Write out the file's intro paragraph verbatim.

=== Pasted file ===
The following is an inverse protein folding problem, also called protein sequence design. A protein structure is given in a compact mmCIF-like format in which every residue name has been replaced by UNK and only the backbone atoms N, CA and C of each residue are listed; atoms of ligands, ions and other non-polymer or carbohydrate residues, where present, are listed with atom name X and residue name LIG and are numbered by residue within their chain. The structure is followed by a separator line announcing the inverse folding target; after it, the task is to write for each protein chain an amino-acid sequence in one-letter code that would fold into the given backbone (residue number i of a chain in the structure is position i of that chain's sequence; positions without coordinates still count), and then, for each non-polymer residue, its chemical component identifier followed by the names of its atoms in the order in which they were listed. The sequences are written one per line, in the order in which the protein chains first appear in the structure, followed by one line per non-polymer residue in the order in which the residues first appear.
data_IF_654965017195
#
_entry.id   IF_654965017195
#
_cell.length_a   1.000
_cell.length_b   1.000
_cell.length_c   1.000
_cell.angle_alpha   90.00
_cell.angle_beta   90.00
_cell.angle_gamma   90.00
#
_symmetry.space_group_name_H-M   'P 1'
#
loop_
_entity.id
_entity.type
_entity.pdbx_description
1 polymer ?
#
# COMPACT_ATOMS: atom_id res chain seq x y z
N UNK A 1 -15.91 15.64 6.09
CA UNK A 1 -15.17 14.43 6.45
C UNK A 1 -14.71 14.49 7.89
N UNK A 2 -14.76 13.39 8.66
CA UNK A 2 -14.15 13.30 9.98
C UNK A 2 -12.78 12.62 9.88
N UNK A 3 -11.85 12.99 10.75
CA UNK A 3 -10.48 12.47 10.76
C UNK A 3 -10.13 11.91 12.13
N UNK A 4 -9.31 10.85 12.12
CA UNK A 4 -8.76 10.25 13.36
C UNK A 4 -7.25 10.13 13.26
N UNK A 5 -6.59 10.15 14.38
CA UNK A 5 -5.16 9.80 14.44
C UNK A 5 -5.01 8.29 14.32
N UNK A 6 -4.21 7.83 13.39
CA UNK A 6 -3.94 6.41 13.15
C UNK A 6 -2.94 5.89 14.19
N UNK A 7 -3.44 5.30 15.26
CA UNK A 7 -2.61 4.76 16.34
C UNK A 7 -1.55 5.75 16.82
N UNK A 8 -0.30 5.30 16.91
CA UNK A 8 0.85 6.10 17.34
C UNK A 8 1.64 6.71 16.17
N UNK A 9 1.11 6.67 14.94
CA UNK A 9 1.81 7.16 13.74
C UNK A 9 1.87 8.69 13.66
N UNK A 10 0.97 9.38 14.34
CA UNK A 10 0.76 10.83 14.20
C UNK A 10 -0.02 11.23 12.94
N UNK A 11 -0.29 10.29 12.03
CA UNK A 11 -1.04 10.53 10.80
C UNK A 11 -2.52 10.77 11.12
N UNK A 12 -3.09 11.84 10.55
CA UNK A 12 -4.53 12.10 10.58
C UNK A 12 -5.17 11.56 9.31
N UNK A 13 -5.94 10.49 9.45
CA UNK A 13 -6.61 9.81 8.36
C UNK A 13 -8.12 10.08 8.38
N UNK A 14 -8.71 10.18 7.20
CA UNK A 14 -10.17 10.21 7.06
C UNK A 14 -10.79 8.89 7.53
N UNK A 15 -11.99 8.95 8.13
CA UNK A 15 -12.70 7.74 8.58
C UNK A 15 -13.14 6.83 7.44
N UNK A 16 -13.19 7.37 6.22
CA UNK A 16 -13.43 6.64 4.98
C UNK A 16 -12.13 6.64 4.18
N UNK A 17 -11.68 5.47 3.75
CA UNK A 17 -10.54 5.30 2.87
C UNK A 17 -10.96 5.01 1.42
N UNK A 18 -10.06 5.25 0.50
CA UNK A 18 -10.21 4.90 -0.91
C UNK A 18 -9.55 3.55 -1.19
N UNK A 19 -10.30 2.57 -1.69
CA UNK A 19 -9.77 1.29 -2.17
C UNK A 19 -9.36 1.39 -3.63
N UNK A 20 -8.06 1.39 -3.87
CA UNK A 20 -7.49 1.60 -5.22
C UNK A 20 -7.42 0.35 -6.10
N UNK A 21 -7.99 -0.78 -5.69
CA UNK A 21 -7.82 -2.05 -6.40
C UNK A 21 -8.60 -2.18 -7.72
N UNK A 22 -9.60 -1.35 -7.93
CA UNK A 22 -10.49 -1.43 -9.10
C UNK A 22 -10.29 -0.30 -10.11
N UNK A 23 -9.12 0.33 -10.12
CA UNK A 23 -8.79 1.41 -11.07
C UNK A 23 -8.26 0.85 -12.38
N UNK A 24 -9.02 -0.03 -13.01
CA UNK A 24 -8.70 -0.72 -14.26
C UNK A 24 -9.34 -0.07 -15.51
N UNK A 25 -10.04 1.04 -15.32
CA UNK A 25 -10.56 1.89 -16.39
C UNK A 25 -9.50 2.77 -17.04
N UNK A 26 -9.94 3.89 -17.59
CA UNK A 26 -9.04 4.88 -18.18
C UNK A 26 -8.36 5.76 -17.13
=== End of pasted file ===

The following is an inverse protein folding problem, also called protein sequence design. A protein structure is given in a compact mmCIF-like format in which every residue name has been replaced by UNK and only the backbone atoms N, CA and C of each residue are listed; atoms of ligands, ions and other non-polymer or carbohydrate residues, where present, are listed with atom name X and residue name LIG and are numbered by residue within their chain. The structure is followed by a separator line announcing the inverse folding target; after it, the task is to write for each protein chain an amino-acid sequence in one-letter code that would fold into the given backbone (residue number i of a chain in the structure is position i of that chain's sequence; positions without coordinates still count), and then, for each non-polymer residue, its chemical component identifier followed by the names of its atoms in the order in which they were listed. The sequences are written one per line, in the order in which the protein chains first appear in the structure, followed by one line per non-polymer residue in the order in which the residues first appear.